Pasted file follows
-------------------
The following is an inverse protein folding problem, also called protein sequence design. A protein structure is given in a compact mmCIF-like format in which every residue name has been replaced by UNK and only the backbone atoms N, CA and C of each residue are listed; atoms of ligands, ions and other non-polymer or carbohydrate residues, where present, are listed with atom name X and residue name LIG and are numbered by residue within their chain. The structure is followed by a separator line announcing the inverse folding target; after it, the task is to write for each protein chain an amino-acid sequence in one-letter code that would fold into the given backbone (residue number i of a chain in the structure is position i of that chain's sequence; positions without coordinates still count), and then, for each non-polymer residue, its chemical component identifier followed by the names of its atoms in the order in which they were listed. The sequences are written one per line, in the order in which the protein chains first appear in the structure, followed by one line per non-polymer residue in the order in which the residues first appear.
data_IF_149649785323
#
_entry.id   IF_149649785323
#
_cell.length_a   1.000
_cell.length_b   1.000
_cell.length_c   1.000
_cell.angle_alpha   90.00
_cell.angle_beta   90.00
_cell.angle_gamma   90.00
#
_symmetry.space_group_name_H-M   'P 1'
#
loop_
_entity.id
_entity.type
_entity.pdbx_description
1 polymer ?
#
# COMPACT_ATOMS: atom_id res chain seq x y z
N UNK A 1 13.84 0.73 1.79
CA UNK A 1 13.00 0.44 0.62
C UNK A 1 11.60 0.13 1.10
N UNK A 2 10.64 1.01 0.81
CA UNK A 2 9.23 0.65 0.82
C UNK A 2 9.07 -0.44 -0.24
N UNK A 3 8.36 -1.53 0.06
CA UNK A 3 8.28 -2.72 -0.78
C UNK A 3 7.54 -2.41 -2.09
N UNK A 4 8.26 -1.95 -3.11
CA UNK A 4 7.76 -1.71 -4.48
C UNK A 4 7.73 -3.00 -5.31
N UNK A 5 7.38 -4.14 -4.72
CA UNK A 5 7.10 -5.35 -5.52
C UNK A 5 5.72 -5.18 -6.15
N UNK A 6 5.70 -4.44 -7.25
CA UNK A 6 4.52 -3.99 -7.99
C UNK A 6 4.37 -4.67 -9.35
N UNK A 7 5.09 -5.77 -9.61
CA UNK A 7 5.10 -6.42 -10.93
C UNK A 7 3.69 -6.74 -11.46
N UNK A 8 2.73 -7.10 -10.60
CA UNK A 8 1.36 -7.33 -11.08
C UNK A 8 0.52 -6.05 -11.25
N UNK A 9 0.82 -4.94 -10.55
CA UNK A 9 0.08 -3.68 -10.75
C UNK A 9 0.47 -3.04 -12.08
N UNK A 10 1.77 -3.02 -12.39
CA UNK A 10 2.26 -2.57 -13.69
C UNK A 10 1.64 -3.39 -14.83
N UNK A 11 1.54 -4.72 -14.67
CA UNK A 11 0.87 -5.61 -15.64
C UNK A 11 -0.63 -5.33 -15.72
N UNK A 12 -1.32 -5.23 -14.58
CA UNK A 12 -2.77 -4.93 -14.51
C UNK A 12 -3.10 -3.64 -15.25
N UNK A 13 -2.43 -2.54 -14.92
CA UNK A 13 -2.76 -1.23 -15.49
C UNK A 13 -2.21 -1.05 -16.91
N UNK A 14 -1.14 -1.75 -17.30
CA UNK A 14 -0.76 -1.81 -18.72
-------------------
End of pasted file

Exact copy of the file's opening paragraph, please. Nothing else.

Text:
The following is an inverse protein folding problem, also called protein sequence design. A protein structure is given in a compact mmCIF-like format in which every residue name has been replaced by UNK and only the backbone atoms N, CA and C of each residue are listed; atoms of ligands, ions and other non-polymer or carbohydrate residues, where present, are listed with atom name X and residue name LIG and are numbered by residue within their chain. The structure is followed by a separator line announcing the inverse folding target; after it, the task is to write for each protein chain an amino-acid sequence in one-letter code that would fold into the given backbone (residue number i of a chain in the structure is position i of that chain's sequence; positions without coordinates still count), and then, for each non-polymer residue, its chemical component identifier followed by the names of its atoms in the order in which they were listed. The sequences are written one per line, in the order in which the protein chains first appear in the structure, followed by one line per non-polymer residue in the order in which the residues first appear.